Air and Liquid Processing
The other branch of Ampco's business I believe is the segment offers inherently more attractive prospects. Per the company's 10-K, found here, Aerofin produces heat exchange coils for power generation (nuclear and conventional), automotive and HVAC. Buffalo Air Handling produces HVAC products for the industrial, commercial and institutional building markets and Buffalo Pumps produces products that are used in the defense, refrigeration and power generation industries.
Litigation and Environmental Concerns
Due to the company's extensive history as a corporate entity in the industrial sphere, there are several areas of liability that need to be explored before considering investment: one significant and one less significant.
1. Less Significant: Remediation of Land
Per legislation in the United States, companies engaged in heavy industry over a long period of time are often on the hook for environmental cleanup of previously or currently owned sites. Ampco-Pittsburg is no exception, and has remediation that needs to be conducted. Despite this fact, the costs of remediation are relatively minor when compared to...
2. More Significant: Asbestos Litigation
The company and one of its subsidiaries are involved in asbestos-related litigation and the settlement of such cases. The company currently carries Asbestos insurance which currently bears a large portion of the costs regarding claims to be paid out in the future. In addition to carrying insurance for these claims, the corporation has also established reserves to absorb the costs of additional claims made until 2022 and, per its 10-K receives a tax benefit for these claims.
Spin-off or Acquisition Target?
Because of its large cash position, relatively low debt load and diversified businesses, I believe that Ampco-Pittsburgh could represent an attractive candidate for acquisition from a larger steel producer, as the industry has been undergoing a phase of consolidation, which provides larger entities with considerable benefits - including superior pricing power. I also believe that the presence of a considerable discount to total assets (A discount slightly under 30% when comparing current prices to assets plus cash) could further increase this possibility.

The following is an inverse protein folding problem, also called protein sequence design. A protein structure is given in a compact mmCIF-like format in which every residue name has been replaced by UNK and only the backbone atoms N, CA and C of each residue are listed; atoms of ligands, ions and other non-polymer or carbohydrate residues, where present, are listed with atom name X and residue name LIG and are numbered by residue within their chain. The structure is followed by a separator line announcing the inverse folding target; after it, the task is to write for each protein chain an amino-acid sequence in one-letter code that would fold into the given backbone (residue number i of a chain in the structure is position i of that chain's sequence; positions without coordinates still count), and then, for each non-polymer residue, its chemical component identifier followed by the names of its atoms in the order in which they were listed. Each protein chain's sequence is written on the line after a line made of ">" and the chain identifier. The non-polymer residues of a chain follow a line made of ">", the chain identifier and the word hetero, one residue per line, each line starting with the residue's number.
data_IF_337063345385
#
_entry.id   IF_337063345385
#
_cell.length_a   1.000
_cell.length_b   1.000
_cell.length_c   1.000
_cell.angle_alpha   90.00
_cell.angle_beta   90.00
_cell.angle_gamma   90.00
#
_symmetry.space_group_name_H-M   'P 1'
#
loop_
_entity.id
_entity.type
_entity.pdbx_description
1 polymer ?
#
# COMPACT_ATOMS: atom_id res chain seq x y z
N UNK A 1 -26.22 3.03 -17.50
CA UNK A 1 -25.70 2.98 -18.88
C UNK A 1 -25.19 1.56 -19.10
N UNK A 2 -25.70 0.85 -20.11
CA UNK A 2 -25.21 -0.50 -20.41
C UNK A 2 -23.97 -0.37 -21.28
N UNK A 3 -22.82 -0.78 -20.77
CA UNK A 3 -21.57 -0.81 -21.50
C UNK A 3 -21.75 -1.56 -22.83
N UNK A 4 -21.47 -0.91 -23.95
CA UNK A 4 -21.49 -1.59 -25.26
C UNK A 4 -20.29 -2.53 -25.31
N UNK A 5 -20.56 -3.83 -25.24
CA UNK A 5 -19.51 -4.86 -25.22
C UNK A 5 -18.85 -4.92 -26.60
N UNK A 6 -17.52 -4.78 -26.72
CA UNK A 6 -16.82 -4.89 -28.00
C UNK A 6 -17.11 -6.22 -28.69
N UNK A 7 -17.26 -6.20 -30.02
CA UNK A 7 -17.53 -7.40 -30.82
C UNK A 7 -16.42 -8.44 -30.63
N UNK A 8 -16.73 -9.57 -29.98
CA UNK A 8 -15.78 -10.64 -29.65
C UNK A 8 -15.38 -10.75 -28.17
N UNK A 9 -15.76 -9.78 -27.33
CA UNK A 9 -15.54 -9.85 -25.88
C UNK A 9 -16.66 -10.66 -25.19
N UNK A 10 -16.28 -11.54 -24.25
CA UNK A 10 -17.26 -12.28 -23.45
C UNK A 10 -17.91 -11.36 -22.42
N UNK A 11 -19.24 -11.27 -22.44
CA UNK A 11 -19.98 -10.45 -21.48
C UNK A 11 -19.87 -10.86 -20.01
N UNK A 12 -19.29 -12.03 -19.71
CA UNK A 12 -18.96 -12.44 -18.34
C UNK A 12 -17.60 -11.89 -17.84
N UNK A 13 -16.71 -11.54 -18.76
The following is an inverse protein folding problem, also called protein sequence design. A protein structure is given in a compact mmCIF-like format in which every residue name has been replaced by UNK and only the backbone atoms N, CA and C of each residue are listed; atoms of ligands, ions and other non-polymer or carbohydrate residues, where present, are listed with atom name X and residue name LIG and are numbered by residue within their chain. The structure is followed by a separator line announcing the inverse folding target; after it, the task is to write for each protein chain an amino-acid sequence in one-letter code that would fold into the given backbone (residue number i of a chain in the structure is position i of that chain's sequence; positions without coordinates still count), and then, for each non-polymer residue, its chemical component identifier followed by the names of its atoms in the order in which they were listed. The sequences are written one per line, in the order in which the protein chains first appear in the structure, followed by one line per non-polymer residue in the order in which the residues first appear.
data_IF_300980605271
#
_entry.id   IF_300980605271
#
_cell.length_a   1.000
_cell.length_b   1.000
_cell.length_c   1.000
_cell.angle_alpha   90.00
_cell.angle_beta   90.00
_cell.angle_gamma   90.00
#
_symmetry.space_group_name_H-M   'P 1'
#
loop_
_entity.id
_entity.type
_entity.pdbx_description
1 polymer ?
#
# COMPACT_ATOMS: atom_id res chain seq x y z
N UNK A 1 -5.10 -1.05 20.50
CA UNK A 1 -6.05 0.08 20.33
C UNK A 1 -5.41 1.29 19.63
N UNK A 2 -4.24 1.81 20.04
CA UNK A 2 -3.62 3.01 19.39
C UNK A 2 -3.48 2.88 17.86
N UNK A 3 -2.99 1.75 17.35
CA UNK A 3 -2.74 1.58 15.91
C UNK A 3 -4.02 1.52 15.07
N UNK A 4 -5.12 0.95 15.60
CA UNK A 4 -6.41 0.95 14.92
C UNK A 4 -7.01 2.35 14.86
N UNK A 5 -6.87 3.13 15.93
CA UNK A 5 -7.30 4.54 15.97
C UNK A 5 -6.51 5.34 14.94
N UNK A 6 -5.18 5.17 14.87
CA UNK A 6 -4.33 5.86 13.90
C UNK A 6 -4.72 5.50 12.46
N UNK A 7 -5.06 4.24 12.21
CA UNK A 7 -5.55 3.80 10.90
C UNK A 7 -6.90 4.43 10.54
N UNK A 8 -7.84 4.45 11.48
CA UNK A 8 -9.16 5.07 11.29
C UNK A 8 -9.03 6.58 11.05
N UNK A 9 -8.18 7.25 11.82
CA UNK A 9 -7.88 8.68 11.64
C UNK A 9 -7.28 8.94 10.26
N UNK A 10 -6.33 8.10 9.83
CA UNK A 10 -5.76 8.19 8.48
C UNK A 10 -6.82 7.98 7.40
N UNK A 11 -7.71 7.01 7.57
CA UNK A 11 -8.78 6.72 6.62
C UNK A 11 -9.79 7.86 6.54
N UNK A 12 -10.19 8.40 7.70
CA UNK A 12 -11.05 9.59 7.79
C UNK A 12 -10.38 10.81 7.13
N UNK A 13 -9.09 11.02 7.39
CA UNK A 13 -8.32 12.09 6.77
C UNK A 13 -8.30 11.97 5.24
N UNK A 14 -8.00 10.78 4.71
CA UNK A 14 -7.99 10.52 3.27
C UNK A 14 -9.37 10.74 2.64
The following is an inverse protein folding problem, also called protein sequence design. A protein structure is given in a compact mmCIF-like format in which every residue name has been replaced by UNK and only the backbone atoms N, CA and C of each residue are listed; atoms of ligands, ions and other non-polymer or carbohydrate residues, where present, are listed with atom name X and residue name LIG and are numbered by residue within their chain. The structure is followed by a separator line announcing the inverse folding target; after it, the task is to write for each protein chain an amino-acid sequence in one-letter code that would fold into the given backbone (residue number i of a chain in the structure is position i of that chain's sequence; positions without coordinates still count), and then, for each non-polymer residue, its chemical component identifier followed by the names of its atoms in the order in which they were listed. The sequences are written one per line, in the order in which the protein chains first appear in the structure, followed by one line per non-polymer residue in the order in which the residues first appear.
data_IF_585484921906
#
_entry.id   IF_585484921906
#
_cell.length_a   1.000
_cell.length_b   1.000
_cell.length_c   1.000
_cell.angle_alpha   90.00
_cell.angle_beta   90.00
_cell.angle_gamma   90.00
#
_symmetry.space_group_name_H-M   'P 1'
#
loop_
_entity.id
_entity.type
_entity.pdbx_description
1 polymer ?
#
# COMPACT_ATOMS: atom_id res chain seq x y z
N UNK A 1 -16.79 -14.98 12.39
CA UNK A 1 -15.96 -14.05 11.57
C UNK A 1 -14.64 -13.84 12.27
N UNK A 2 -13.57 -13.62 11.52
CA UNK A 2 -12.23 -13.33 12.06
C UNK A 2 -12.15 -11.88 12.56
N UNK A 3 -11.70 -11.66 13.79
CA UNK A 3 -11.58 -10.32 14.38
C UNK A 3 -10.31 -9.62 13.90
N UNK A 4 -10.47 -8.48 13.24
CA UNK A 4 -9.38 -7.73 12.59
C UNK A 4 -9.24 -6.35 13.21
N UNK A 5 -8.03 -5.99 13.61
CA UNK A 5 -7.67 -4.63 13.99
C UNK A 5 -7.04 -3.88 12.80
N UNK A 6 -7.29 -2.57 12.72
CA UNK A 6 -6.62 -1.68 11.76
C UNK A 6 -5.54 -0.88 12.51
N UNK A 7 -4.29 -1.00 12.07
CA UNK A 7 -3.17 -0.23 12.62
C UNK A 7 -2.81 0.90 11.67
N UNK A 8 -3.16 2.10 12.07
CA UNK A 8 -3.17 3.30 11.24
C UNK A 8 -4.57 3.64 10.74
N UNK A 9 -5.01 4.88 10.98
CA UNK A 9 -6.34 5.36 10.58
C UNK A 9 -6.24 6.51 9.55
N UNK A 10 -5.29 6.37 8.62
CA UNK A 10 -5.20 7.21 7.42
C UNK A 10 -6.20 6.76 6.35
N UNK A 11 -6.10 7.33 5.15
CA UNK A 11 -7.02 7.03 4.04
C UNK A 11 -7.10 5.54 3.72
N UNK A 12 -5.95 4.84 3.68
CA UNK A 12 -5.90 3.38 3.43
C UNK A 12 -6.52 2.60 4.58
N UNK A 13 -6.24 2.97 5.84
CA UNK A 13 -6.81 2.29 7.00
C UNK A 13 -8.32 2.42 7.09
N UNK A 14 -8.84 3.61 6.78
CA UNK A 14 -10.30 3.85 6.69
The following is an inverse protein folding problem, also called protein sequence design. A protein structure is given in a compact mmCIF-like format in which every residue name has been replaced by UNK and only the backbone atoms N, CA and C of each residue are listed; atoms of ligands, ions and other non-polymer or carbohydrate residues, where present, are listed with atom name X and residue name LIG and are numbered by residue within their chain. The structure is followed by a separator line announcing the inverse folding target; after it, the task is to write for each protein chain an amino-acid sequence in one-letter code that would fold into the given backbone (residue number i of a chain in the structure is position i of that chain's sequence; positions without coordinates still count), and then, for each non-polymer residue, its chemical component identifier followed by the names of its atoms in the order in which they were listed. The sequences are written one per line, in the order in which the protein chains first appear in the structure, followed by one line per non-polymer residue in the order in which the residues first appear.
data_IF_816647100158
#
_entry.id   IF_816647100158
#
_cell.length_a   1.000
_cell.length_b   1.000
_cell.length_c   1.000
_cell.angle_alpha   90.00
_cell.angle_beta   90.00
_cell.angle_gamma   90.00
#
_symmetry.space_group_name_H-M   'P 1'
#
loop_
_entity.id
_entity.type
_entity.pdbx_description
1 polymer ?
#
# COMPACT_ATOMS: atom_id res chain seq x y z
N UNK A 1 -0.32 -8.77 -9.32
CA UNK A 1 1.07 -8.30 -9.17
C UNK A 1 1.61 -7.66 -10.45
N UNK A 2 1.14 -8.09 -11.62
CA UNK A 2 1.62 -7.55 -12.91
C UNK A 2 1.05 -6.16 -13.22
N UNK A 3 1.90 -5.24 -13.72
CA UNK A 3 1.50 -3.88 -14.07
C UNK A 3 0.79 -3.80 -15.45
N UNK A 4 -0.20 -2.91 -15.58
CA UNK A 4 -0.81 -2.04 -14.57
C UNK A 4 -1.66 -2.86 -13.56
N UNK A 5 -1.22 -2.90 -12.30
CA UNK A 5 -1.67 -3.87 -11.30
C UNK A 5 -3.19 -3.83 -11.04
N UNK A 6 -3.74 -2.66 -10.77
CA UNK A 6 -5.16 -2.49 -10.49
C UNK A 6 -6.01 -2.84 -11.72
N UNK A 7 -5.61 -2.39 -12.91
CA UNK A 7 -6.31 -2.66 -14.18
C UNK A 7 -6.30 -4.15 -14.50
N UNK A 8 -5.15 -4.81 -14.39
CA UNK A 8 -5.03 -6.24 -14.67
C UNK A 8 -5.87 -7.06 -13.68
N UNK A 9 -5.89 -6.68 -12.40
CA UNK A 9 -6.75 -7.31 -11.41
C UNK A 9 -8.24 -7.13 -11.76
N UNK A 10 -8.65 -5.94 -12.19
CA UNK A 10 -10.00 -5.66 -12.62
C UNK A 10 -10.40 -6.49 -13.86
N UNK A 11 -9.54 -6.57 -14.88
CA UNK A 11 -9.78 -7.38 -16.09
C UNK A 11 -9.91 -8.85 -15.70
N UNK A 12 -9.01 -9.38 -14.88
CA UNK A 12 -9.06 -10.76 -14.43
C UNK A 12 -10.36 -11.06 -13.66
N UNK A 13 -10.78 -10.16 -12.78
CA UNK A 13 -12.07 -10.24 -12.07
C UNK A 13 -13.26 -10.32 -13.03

The possibility of a spin-off or acquisition of one line of the company's businesses (either Forged and Rolled or Air and Liquid) is also possible, because of the decentralized nature of the corporate entity and its geographic diversity - which could result in a shareholder receiving a special dividend for their shares in the form of cash or stock in the new entity.
I believe that Ampco-Pittsburgh is an attractive company because of its robust dividend yield, strong cash and minimal debt position, numerous lines of business and potential as a takeover target. However, despite this fact I would caution against the risk of overpaying for the company as the steel industry as a whole has faced considerable headwinds since the economic crisis. Nevertheless, if the company's dividend yield rises over 4% - I will be a buyer.